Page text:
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In contrast, blacks who married outside their race increased in share from 15.5 percent to 17.1 percent, due in part to a rising black middle class that has more interaction with other races.
Intermarriage among whites rose in share slightly, while among Hispanics the rate was flat, at roughly 25.7 percent.
"But America still has a long way to go." The figures come from previous censuses as well as the 2008-2010 American Community Survey, which surveys 3 million households annually.
The figures for "white" refer to those whites who are not of Hispanic ethnicity.
RELATED: 46% OF MISSISSIPPI REPUBLICANS SAY INTERRACIAL MARRIAGE SHOULD BE ILLEGAL: POLL Minorities, young adults, the higher educated and those living in Western or Northeast states were more likely to say mixed marriages are a change for the better for society.
The figure was 61 percent for 18- to 29-year-olds, for instance, compared to 28 percent for those 65 and older.
He doesn't feel constrained with whom he socially interacts or dates. That's compared to 17.1 percent of blacks and 9.4 percent of whites.
Due to increasing interracial marriages, multiracial Americans are a small but fast-growing demographic group, making up about 9 million, or 8 percent of the minority population. "Race is a social construct; race isn't real," said Jonathan Brent, 28.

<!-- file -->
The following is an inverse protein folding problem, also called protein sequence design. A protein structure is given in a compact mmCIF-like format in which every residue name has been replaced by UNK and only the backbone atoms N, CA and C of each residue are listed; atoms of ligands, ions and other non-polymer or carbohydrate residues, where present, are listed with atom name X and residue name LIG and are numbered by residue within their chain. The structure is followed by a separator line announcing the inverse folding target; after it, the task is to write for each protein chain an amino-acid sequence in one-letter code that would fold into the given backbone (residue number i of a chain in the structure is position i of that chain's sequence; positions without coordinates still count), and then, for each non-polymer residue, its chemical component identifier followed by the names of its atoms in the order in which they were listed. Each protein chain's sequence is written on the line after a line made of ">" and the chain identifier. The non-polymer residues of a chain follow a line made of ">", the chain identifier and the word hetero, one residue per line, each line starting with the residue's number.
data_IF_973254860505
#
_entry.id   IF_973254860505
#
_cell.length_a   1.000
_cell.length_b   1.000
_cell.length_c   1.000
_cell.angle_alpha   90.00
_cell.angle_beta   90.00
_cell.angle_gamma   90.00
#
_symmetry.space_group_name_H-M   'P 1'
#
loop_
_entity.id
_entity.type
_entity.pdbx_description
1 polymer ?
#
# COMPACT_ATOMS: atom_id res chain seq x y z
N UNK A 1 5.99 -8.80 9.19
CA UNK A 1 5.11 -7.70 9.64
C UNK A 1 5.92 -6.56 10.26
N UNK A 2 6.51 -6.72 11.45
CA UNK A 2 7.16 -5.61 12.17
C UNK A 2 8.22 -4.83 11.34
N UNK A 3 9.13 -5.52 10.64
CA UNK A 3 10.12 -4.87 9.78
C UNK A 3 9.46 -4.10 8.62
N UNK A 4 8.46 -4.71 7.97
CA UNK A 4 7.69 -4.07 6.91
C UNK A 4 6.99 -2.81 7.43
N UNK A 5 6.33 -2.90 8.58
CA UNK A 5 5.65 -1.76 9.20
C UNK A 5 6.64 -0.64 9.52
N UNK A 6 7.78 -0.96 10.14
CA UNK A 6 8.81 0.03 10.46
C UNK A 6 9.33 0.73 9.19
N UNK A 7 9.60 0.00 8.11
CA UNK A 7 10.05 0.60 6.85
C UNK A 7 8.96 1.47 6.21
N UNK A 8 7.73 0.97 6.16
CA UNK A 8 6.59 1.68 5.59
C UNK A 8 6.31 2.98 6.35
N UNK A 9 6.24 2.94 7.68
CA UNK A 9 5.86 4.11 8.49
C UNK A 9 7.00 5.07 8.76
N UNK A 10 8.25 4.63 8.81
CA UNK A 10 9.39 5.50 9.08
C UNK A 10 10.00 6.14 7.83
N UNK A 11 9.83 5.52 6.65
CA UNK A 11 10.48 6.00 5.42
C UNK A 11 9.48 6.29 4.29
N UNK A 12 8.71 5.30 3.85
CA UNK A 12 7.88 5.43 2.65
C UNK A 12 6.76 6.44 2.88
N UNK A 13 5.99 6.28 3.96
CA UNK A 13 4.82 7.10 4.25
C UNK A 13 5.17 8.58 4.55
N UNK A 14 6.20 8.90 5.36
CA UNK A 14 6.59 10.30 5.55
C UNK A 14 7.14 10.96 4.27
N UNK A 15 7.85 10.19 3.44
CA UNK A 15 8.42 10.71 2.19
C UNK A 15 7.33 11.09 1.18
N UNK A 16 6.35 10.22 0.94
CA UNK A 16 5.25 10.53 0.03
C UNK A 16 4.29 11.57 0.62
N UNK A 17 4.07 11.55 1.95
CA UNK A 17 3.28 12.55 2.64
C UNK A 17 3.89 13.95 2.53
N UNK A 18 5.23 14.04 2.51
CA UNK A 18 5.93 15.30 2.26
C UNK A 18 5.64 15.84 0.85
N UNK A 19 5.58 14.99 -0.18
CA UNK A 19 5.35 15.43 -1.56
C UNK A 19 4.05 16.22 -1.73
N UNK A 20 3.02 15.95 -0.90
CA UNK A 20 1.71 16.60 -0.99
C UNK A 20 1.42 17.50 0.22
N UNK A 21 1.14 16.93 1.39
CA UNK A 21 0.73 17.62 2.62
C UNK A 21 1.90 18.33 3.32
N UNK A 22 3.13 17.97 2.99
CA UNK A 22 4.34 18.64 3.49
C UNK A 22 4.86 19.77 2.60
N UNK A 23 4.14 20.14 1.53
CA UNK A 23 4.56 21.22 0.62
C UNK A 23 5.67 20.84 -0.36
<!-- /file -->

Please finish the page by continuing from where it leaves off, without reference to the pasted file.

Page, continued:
Together with blacks, Hispanics and Asians, the Census Bureau estimates they collectively will represent a majority of the U. The son of a white father and Japanese-American mother, Brent helped organize multiracial groups in southern California and believes his background helps him understand situations from different perspectives.
A Pew Research Center study, released Thursday, details a diversifying America where interracial unions and the mixed-race children they produce are challenging typical notions of race.
"The rise in interracial marriage indicates that race relations have improved over the past quarter century," said Daniel Lichter, a sociology professor at Cornell University.
But Taylor believes the longer-term trend of intermarriage is likely to continue.